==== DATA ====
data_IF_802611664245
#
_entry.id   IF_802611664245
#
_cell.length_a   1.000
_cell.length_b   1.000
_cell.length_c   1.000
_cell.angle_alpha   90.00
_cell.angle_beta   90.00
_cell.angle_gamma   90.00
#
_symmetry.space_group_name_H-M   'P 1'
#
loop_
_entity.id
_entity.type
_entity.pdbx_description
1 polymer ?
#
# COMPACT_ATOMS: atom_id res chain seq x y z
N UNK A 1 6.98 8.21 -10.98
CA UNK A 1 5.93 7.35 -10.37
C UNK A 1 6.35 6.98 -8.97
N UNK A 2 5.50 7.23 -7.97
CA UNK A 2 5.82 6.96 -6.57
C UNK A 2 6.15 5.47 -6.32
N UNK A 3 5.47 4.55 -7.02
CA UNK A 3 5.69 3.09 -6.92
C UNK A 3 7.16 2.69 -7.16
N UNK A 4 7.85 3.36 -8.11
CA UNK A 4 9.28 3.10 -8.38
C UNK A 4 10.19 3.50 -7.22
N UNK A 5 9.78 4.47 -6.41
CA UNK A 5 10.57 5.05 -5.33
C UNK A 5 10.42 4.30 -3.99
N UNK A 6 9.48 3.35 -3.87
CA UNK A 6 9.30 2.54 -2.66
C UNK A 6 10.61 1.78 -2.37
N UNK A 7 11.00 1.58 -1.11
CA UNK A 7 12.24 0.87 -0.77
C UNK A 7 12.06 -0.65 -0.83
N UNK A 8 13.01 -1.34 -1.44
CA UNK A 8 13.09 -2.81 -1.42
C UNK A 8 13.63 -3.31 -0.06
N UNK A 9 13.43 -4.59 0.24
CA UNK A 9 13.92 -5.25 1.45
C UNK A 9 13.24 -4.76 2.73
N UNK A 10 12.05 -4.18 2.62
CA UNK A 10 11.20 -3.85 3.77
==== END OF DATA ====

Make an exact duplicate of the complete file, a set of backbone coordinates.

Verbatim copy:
data_IF_802611664245
#
_entry.id   IF_802611664245
#
_cell.length_a   1.000
_cell.length_b   1.000
_cell.length_c   1.000
_cell.angle_alpha   90.00
_cell.angle_beta   90.00
_cell.angle_gamma   90.00
#
_symmetry.space_group_name_H-M   'P 1'
#
loop_
_entity.id
_entity.type
_entity.pdbx_description
1 polymer ?
#
# COMPACT_ATOMS: atom_id res chain seq x y z
N UNK A 1 6.98 8.21 -10.98
CA UNK A 1 5.93 7.35 -10.37
C UNK A 1 6.35 6.98 -8.97
N UNK A 2 5.50 7.23 -7.97
CA UNK A 2 5.82 6.96 -6.57
C UNK A 2 6.15 5.47 -6.32
N UNK A 3 5.47 4.55 -7.02
CA UNK A 3 5.69 3.09 -6.92
C UNK A 3 7.16 2.69 -7.16
N UNK A 4 7.85 3.36 -8.11
CA UNK A 4 9.28 3.10 -8.38
C UNK A 4 10.19 3.50 -7.22
N UNK A 5 9.78 4.47 -6.41
CA UNK A 5 10.57 5.05 -5.33
C UNK A 5 10.42 4.30 -3.99
N UNK A 6 9.48 3.35 -3.87
CA UNK A 6 9.30 2.54 -2.66
C UNK A 6 10.61 1.78 -2.37
N UNK A 7 11.00 1.58 -1.11
CA UNK A 7 12.24 0.87 -0.77
C UNK A 7 12.06 -0.65 -0.83
N UNK A 8 13.01 -1.34 -1.44
CA UNK A 8 13.09 -2.81 -1.42
C UNK A 8 13.63 -3.31 -0.06
N UNK A 9 13.43 -4.59 0.24
CA UNK A 9 13.92 -5.25 1.45
C UNK A 9 13.24 -4.76 2.73
N UNK A 10 12.05 -4.18 2.62
CA UNK A 10 11.20 -3.85 3.77